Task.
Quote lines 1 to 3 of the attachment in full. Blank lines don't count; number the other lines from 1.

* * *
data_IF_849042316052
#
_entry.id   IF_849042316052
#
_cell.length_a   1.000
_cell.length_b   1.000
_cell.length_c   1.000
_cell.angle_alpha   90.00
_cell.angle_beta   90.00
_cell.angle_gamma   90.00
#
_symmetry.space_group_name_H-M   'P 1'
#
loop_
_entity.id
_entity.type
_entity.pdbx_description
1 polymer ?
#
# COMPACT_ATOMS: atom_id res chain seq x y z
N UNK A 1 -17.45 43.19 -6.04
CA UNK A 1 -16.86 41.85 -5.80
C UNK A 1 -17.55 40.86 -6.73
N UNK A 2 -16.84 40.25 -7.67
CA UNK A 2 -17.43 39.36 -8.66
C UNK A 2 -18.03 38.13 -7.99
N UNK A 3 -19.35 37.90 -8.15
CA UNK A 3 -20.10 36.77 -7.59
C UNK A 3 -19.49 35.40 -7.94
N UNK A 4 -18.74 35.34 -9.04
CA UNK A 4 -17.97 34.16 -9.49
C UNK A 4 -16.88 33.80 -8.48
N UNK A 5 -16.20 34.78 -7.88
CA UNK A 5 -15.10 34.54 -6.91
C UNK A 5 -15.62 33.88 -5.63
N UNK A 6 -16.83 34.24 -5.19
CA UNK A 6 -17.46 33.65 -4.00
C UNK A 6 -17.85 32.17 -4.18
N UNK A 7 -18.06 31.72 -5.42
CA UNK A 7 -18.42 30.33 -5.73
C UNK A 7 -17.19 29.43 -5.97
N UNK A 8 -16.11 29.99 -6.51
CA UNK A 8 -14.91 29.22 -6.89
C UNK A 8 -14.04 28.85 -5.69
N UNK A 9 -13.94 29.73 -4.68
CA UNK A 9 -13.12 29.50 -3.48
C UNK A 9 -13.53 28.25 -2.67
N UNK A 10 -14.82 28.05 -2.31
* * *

data_IF_849042316052
#
_entry.id   IF_849042316052